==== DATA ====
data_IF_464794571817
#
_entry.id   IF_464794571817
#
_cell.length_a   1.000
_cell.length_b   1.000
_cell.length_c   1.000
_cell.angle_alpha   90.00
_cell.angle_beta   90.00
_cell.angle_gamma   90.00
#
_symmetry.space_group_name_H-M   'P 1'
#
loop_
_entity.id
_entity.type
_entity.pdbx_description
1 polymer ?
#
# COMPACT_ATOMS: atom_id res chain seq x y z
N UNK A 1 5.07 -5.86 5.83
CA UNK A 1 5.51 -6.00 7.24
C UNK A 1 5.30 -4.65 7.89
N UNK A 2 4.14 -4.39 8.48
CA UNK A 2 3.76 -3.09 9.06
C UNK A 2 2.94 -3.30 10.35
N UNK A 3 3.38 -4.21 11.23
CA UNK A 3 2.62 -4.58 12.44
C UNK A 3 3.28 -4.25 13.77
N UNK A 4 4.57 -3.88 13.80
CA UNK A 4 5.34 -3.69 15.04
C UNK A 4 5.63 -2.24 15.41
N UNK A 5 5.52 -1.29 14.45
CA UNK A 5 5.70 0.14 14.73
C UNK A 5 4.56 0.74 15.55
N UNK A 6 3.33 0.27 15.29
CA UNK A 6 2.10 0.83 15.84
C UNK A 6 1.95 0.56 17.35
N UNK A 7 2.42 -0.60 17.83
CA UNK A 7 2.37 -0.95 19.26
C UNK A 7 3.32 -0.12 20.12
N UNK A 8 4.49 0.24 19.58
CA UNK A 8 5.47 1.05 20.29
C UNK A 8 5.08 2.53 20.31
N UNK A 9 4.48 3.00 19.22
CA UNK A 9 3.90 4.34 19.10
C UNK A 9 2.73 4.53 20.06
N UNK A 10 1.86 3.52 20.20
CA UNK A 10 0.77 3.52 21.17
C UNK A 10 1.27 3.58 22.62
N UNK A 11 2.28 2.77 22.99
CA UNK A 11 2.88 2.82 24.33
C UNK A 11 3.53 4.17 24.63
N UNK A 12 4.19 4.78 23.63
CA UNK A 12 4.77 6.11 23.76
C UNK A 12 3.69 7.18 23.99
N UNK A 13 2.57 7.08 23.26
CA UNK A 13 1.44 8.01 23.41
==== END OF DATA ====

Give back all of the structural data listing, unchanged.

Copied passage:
data_IF_464794571817
#
_entry.id   IF_464794571817
#
_cell.length_a   1.000
_cell.length_b   1.000
_cell.length_c   1.000
_cell.angle_alpha   90.00
_cell.angle_beta   90.00
_cell.angle_gamma   90.00
#
_symmetry.space_group_name_H-M   'P 1'
#
loop_
_entity.id
_entity.type
_entity.pdbx_description
1 polymer ?
#
# COMPACT_ATOMS: atom_id res chain seq x y z
N UNK A 1 5.07 -5.86 5.83
CA UNK A 1 5.51 -6.00 7.24
C UNK A 1 5.30 -4.65 7.89
N UNK A 2 4.14 -4.39 8.48
CA UNK A 2 3.76 -3.09 9.06
C UNK A 2 2.94 -3.30 10.35
N UNK A 3 3.38 -4.21 11.23
CA UNK A 3 2.62 -4.58 12.44
C UNK A 3 3.28 -4.25 13.77
N UNK A 4 4.57 -3.88 13.80
CA UNK A 4 5.34 -3.69 15.04
C UNK A 4 5.63 -2.24 15.41
N UNK A 5 5.52 -1.29 14.45
CA UNK A 5 5.70 0.14 14.73
C UNK A 5 4.56 0.74 15.55
N UNK A 6 3.33 0.27 15.29
CA UNK A 6 2.10 0.83 15.84
C UNK A 6 1.95 0.56 17.35
N UNK A 7 2.42 -0.60 17.83
CA UNK A 7 2.37 -0.95 19.26
C UNK A 7 3.32 -0.12 20.12
N UNK A 8 4.49 0.24 19.58
CA UNK A 8 5.47 1.05 20.29
C UNK A 8 5.08 2.53 20.31
N UNK A 9 4.48 3.00 19.22
CA UNK A 9 3.90 4.34 19.10
C UNK A 9 2.73 4.53 20.06
N UNK A 10 1.86 3.52 20.20
CA UNK A 10 0.77 3.52 21.17
C UNK A 10 1.27 3.58 22.62
N UNK A 11 2.28 2.77 22.99
CA UNK A 11 2.88 2.82 24.33
C UNK A 11 3.53 4.17 24.63
N UNK A 12 4.19 4.78 23.63
CA UNK A 12 4.77 6.11 23.76
C UNK A 12 3.69 7.18 23.99
N UNK A 13 2.57 7.08 23.26
CA UNK A 13 1.44 8.01 23.41